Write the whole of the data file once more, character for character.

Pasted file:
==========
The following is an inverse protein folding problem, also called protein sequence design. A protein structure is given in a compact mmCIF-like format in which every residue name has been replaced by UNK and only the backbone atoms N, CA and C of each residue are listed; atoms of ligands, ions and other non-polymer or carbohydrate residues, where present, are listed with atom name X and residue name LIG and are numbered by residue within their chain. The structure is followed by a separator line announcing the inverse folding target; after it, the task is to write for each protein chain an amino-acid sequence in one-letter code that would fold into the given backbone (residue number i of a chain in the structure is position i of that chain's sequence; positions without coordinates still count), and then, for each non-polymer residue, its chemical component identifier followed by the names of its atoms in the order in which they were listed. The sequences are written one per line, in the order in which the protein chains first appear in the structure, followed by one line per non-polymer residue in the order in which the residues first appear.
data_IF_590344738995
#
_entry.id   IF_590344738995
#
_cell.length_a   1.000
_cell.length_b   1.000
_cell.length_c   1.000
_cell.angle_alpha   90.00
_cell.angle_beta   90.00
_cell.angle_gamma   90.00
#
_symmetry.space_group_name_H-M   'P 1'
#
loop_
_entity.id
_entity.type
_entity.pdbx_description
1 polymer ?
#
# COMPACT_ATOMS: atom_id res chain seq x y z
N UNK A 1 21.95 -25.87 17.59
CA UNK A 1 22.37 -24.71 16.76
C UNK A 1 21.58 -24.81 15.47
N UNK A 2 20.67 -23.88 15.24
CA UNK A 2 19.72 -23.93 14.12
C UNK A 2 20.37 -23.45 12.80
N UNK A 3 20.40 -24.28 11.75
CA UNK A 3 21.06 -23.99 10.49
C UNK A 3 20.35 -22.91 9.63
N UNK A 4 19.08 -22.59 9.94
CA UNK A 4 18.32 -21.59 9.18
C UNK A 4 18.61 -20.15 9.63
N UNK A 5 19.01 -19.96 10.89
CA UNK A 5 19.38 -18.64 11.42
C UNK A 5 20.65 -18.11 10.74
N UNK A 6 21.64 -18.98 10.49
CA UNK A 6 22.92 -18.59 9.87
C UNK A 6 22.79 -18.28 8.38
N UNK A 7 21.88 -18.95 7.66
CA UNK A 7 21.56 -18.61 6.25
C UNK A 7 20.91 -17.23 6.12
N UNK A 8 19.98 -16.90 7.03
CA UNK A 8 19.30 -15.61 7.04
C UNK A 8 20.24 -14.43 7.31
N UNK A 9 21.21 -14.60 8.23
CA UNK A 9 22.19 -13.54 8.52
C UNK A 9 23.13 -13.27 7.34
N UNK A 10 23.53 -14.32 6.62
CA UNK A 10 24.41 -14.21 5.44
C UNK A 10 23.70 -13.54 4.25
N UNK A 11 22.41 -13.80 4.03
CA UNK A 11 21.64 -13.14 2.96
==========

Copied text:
The following is an inverse protein folding problem, also called protein sequence design. A protein structure is given in a compact mmCIF-like format in which every residue name has been replaced by UNK and only the backbone atoms N, CA and C of each residue are listed; atoms of ligands, ions and other non-polymer or carbohydrate residues, where present, are listed with atom name X and residue name LIG and are numbered by residue within their chain. The structure is followed by a separator line announcing the inverse folding target; after it, the task is to write for each protein chain an amino-acid sequence in one-letter code that would fold into the given backbone (residue number i of a chain in the structure is position i of that chain's sequence; positions without coordinates still count), and then, for each non-polymer residue, its chemical component identifier followed by the names of its atoms in the order in which they were listed. The sequences are written one per line, in the order in which the protein chains first appear in the structure, followed by one line per non-polymer residue in the order in which the residues first appear.
data_IF_590344738995
#
_entry.id   IF_590344738995
#
_cell.length_a   1.000
_cell.length_b   1.000
_cell.length_c   1.000
_cell.angle_alpha   90.00
_cell.angle_beta   90.00
_cell.angle_gamma   90.00
#
_symmetry.space_group_name_H-M   'P 1'
#
loop_
_entity.id
_entity.type
_entity.pdbx_description
1 polymer ?
#
# COMPACT_ATOMS: atom_id res chain seq x y z
N UNK A 1 21.95 -25.87 17.59
CA UNK A 1 22.37 -24.71 16.76
C UNK A 1 21.58 -24.81 15.47
N UNK A 2 20.67 -23.88 15.24
CA UNK A 2 19.72 -23.93 14.12
C UNK A 2 20.37 -23.45 12.80
N UNK A 3 20.40 -24.28 11.75
CA UNK A 3 21.06 -23.99 10.49
C UNK A 3 20.35 -22.91 9.63
N UNK A 4 19.08 -22.59 9.94
CA UNK A 4 18.32 -21.59 9.18
C UNK A 4 18.61 -20.15 9.63
N UNK A 5 19.01 -19.96 10.89
CA UNK A 5 19.38 -18.64 11.42
C UNK A 5 20.65 -18.11 10.74
N UNK A 6 21.64 -18.98 10.49
CA UNK A 6 22.92 -18.59 9.87
C UNK A 6 22.79 -18.28 8.38
N UNK A 7 21.88 -18.95 7.66
CA UNK A 7 21.56 -18.61 6.25
C UNK A 7 20.91 -17.23 6.12
N UNK A 8 19.98 -16.90 7.03
CA UNK A 8 19.30 -15.61 7.04
C UNK A 8 20.24 -14.43 7.31
N UNK A 9 21.21 -14.60 8.23
CA UNK A 9 22.19 -13.54 8.52
C UNK A 9 23.13 -13.27 7.34
N UNK A 10 23.53 -14.32 6.62
CA UNK A 10 24.41 -14.21 5.44
C UNK A 10 23.70 -13.54 4.25
N UNK A 11 22.41 -13.80 4.03
CA UNK A 11 21.64 -13.14 2.96